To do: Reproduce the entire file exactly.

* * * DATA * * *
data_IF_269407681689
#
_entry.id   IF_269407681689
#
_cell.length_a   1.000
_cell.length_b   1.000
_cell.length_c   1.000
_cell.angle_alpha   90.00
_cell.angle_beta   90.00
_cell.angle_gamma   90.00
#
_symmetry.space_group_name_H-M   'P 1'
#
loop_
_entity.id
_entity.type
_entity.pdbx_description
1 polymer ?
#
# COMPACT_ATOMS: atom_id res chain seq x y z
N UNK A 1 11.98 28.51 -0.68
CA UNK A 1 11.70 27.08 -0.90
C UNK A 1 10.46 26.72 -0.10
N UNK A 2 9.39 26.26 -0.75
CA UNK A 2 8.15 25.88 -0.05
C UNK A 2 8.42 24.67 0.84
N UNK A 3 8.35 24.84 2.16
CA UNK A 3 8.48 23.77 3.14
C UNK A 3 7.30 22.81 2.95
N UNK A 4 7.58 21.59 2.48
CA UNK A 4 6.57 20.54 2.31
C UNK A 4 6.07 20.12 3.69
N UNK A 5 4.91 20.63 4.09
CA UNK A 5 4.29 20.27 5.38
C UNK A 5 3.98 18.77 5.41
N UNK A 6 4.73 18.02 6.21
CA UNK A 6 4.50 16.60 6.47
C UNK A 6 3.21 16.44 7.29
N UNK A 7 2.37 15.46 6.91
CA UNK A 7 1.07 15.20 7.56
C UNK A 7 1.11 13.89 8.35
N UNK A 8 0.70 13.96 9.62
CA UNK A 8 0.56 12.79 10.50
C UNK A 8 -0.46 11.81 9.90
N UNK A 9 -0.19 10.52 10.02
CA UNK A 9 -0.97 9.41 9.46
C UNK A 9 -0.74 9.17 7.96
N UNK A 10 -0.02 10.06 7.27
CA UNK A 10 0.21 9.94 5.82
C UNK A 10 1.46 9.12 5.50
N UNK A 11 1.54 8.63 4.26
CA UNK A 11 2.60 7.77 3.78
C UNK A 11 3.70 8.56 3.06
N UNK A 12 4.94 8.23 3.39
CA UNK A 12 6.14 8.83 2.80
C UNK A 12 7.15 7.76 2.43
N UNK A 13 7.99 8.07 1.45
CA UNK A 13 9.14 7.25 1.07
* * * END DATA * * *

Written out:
data_IF_269407681689
#
_entry.id   IF_269407681689
#
_cell.length_a   1.000
_cell.length_b   1.000
_cell.length_c   1.000
_cell.angle_alpha   90.00
_cell.angle_beta   90.00
_cell.angle_gamma   90.00
#
_symmetry.space_group_name_H-M   'P 1'
#
loop_
_entity.id
_entity.type
_entity.pdbx_description
1 polymer ?
#
# COMPACT_ATOMS: atom_id res chain seq x y z
N UNK A 1 11.98 28.51 -0.68
CA UNK A 1 11.70 27.08 -0.90
C UNK A 1 10.46 26.72 -0.10
N UNK A 2 9.39 26.26 -0.75
CA UNK A 2 8.15 25.88 -0.05
C UNK A 2 8.42 24.67 0.84
N UNK A 3 8.35 24.84 2.16
CA UNK A 3 8.48 23.77 3.14
C UNK A 3 7.30 22.81 2.95
N UNK A 4 7.58 21.59 2.48
CA UNK A 4 6.57 20.54 2.31
C UNK A 4 6.07 20.12 3.69
N UNK A 5 4.91 20.63 4.09
CA UNK A 5 4.29 20.27 5.38
C UNK A 5 3.98 18.77 5.41
N UNK A 6 4.73 18.02 6.21
CA UNK A 6 4.50 16.60 6.47
C UNK A 6 3.21 16.44 7.29
N UNK A 7 2.37 15.46 6.91
CA UNK A 7 1.07 15.20 7.56
C UNK A 7 1.11 13.89 8.35
N UNK A 8 0.70 13.96 9.62
CA UNK A 8 0.56 12.79 10.50
C UNK A 8 -0.46 11.81 9.90
N UNK A 9 -0.19 10.52 10.02
CA UNK A 9 -0.97 9.41 9.46
C UNK A 9 -0.74 9.17 7.96
N UNK A 10 -0.02 10.06 7.27
CA UNK A 10 0.21 9.94 5.82
C UNK A 10 1.46 9.12 5.50
N UNK A 11 1.54 8.63 4.26
CA UNK A 11 2.60 7.77 3.78
C UNK A 11 3.70 8.56 3.06
N UNK A 12 4.94 8.23 3.39
CA UNK A 12 6.14 8.83 2.80
C UNK A 12 7.15 7.76 2.43
N UNK A 13 7.99 8.07 1.45
CA UNK A 13 9.14 7.25 1.07